Northeast Times

Story Archive September 26 2012

Editorial: Do your civic duty

Summer ended, figuratively speaking, when Labor Day weekend ended, and it ended, officially, last Saturday. By now, Mr. and Mrs. Average Northeast Philadelphian have probably accepted the fact that it’s back to the rat race, full time.But, Gentle Readers, if you think that means it’s OK to go from relaxing on the beach at the Jersey Shore all day to relaxing on your easy chair at home after dinner each and every night, you’re wrong. With a plethora of civic associations and Town Watch groups back in business after the summer hiatus, you should do your civic duty.Northeast Philly’s a big town with a civic group in just about every neighborhood. In this edition of the Times, for instance, there are a handful of articles about recent civic meetings that address a host of topics, from zoning and taxes to community cleanups and charity benefits. In fact, so many civic groups have held meetings that we couldn’t even cover them all in this week’s paper.So, if you attend your friendly, neighborhood civic association’s monthly meetings on a regular basis, bless you — you get a certificate for good citizenship.But if you’re one of those uninformed drones who’s clueless about the latest developments in your area, you haven’t anybody to blame but yourself. If you don’t attend your civic group’s sessions because you’d rather stay home and watch TV, shame on you. Just like voting every election day, if you don’t participate in the democratic process at every available opportunity, you relinquish the moral right to gripe about government and its movers and shakers, and your neighborhood and its movers and shakers.Stand up, speak up, and show some civic pride.Send letters to the editor to:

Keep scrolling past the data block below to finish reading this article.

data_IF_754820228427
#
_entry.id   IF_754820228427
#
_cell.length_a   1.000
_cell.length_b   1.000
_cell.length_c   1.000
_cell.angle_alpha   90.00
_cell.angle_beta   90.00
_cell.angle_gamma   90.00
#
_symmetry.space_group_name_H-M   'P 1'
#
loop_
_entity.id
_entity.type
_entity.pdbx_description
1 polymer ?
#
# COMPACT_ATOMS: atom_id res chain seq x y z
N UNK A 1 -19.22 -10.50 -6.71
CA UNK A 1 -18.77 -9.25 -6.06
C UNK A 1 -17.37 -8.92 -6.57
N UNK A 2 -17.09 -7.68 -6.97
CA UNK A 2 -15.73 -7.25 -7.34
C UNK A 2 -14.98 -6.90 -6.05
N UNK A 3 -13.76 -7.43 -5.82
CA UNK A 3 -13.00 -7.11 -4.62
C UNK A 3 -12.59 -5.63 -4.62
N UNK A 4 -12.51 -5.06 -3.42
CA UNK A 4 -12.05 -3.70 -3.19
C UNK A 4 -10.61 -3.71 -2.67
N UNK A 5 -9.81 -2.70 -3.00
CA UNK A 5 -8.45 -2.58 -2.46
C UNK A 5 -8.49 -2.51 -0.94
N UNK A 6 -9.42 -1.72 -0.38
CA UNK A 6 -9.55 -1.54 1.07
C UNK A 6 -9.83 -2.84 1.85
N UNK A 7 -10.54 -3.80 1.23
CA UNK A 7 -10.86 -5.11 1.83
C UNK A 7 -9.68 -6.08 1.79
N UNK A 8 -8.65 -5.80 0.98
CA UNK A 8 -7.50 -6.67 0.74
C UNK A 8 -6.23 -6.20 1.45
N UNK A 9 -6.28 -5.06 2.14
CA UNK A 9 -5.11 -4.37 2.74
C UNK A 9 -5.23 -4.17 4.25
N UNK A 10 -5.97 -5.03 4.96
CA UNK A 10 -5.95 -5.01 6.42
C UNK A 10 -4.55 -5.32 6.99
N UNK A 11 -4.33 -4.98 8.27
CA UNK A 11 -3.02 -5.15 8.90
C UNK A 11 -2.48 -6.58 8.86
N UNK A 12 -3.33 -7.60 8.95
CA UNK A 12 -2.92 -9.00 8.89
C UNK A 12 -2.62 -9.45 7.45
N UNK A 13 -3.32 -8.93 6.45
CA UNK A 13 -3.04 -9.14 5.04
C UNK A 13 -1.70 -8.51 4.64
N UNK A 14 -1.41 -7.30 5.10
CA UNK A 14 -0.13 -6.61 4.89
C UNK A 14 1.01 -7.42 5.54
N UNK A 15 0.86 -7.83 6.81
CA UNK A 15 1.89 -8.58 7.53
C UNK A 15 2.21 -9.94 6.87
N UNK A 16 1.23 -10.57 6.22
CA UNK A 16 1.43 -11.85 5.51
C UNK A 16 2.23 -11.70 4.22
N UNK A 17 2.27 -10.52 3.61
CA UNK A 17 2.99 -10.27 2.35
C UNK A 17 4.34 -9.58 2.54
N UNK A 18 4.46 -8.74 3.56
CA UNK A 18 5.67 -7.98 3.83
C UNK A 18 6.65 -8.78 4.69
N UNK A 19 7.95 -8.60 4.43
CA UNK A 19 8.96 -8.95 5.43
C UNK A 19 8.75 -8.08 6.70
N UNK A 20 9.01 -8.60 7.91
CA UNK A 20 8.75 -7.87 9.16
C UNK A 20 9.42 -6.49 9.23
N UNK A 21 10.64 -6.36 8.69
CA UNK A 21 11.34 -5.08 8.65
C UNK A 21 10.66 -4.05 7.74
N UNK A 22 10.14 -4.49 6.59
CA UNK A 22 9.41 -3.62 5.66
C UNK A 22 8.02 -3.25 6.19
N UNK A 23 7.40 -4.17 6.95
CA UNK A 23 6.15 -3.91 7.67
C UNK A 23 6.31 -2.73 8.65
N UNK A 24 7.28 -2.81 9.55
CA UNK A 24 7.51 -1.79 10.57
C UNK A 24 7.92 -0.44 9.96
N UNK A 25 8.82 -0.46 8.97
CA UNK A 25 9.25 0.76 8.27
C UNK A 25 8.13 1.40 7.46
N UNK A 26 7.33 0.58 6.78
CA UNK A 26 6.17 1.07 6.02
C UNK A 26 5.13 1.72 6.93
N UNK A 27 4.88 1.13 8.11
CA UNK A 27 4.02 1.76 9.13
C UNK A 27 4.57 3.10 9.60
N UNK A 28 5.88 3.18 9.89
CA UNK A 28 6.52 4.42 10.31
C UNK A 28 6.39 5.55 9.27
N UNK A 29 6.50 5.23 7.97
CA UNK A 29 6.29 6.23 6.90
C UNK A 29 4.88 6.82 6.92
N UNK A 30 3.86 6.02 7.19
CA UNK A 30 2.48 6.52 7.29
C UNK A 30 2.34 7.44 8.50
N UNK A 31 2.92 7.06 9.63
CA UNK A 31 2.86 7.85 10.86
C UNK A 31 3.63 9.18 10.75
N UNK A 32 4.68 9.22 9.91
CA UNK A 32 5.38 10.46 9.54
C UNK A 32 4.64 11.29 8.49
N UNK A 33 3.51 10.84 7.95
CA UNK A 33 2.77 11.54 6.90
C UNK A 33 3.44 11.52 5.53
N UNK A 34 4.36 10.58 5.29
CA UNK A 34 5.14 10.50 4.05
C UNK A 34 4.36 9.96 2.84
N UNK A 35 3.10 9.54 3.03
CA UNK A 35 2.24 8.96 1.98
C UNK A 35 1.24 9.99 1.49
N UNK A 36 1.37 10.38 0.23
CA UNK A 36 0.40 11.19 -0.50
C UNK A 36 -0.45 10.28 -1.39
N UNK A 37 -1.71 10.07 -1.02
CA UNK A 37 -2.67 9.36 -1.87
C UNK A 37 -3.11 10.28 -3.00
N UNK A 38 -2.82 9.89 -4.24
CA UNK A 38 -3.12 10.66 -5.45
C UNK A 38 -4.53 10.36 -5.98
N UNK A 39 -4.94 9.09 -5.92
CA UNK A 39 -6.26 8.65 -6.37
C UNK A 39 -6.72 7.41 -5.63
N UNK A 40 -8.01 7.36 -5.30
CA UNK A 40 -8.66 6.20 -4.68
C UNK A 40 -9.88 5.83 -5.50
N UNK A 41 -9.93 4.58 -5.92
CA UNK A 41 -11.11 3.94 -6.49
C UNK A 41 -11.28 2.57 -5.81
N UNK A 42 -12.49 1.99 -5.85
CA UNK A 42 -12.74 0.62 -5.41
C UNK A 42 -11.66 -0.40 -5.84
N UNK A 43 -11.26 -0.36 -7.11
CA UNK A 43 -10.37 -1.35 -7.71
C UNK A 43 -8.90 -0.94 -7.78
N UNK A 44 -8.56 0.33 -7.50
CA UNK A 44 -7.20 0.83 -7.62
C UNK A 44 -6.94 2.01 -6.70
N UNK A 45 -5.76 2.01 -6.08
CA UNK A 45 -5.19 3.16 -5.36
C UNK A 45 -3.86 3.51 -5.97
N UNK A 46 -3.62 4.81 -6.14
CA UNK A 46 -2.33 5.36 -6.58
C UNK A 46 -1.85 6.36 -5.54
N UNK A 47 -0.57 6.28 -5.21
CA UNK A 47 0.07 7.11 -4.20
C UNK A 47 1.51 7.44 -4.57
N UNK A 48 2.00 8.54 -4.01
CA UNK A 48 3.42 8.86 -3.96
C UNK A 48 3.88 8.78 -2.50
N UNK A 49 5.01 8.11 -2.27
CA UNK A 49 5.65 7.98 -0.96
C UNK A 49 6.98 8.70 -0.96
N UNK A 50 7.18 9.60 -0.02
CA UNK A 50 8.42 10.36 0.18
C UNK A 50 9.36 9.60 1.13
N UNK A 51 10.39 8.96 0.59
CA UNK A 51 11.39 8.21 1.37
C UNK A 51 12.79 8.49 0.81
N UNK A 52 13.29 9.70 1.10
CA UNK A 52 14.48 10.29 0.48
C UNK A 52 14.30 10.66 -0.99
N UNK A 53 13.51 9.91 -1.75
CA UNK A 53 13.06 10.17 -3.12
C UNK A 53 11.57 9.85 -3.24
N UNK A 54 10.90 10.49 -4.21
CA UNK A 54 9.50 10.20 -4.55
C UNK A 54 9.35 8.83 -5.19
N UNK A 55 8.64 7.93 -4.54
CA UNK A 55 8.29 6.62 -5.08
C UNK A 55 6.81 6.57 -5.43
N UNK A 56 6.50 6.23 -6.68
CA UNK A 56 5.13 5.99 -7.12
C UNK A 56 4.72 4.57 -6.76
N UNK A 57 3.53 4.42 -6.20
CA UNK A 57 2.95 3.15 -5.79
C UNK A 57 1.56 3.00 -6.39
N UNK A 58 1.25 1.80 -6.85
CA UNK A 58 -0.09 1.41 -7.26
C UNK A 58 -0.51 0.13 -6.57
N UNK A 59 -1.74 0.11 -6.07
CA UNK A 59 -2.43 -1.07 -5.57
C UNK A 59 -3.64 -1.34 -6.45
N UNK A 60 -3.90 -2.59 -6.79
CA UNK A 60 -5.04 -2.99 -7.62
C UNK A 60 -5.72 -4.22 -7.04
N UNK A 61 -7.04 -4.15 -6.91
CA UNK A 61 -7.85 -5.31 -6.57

Letters to the editor: Sept. 26, 2012 edition

The purrfect soulmate“Hey, lady! Do you want her?!” called out the gruff woman to the Forgotten Cats volunteer while the volunteer was on another rescue mission.The volunteer glanced over at the trembling tabby hiding behind a trash can. She asked the woman, “Is this little cat, yours?”“I threw her out,” the woman said. “That cat already had her second litter and I’m tired of finding them homes and stuff.”The volunteer expressed a hopeful smile. “I can help with having the kitty spayed for you. If so, would you take her back?”The woman stayed silent and shook her head: “Nope, I don’t need her anymore. I kept one of the kittens.” It was then that the volunteer’s hopes and smile dropped immediately.So this terrible cycle repeats itself continuously. For people do not seem to grasp the mandatory concept of pet commitment and spaying and neutering. Altering won’t make your pet lazy or fat; that is pure myth. As long as you feed and care for them properly, your pets will be happier and healthier when altered. Also and very importantly, you will be NOT be adding to the pet overpopulation crisis.The unwanted mother cat, who has now been dubbed Butters, is safe and vetted. She needs to be the only kitty, but friendly dogs and kids are fine. If someone out there can provide this petite girl a furr-ever home, please e-mail me, her foster mom: Gdenofa@aol.comThank you for reading, and little Butters purrs “thank you,” too. Gina DeNofa Normandy

Photo op: Helping bag hunger in the River Wards

Governor Tom Corbett declared Sept. 19 as an official day to help fight hunger, and neighbors and officials throughout the River Wards stood up to lend a hand, including State Rep. John Taylor (R-177th dist.)